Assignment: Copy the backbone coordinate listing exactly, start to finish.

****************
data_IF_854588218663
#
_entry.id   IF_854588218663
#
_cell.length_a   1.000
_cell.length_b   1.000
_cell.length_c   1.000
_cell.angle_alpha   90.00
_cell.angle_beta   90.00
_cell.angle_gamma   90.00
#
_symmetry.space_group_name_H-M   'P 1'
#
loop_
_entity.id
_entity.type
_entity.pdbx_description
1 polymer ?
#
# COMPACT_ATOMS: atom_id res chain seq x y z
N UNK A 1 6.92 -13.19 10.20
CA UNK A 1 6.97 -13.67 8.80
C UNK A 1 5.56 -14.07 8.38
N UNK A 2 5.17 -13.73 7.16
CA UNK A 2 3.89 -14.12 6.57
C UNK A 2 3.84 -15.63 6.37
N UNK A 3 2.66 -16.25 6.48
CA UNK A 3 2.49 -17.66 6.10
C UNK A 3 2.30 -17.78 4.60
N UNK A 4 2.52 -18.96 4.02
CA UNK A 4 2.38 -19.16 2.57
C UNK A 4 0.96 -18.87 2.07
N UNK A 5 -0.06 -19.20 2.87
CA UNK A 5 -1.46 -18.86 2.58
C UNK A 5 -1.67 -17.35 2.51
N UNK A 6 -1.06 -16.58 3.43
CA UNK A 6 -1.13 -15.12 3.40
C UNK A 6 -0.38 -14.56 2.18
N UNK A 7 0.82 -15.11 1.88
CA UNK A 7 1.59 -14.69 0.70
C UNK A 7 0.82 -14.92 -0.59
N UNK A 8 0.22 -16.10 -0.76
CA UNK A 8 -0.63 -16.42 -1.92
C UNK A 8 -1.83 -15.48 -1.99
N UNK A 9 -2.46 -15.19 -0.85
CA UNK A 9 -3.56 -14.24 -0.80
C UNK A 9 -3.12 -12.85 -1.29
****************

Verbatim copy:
data_IF_854588218663
#
_entry.id   IF_854588218663
#
_cell.length_a   1.000
_cell.length_b   1.000
_cell.length_c   1.000
_cell.angle_alpha   90.00
_cell.angle_beta   90.00
_cell.angle_gamma   90.00
#
_symmetry.space_group_name_H-M   'P 1'
#
loop_
_entity.id
_entity.type
_entity.pdbx_description
1 polymer ?
#
# COMPACT_ATOMS: atom_id res chain seq x y z
N UNK A 1 6.92 -13.19 10.20
CA UNK A 1 6.97 -13.67 8.80
C UNK A 1 5.56 -14.07 8.38
N UNK A 2 5.17 -13.73 7.16
CA UNK A 2 3.89 -14.12 6.57
C UNK A 2 3.84 -15.63 6.37
N UNK A 3 2.66 -16.25 6.48
CA UNK A 3 2.49 -17.66 6.10
C UNK A 3 2.30 -17.78 4.60
N UNK A 4 2.52 -18.96 4.02
CA UNK A 4 2.38 -19.16 2.57
C UNK A 4 0.96 -18.87 2.07
N UNK A 5 -0.06 -19.20 2.87
CA UNK A 5 -1.46 -18.86 2.58
C UNK A 5 -1.67 -17.35 2.51
N UNK A 6 -1.06 -16.58 3.43
CA UNK A 6 -1.13 -15.12 3.40
C UNK A 6 -0.38 -14.56 2.18
N UNK A 7 0.82 -15.11 1.88
CA UNK A 7 1.59 -14.69 0.70
C UNK A 7 0.82 -14.92 -0.59
N UNK A 8 0.22 -16.10 -0.76
CA UNK A 8 -0.63 -16.42 -1.92
C UNK A 8 -1.83 -15.48 -1.99
N UNK A 9 -2.46 -15.19 -0.85
CA UNK A 9 -3.56 -14.24 -0.80
C UNK A 9 -3.12 -12.85 -1.29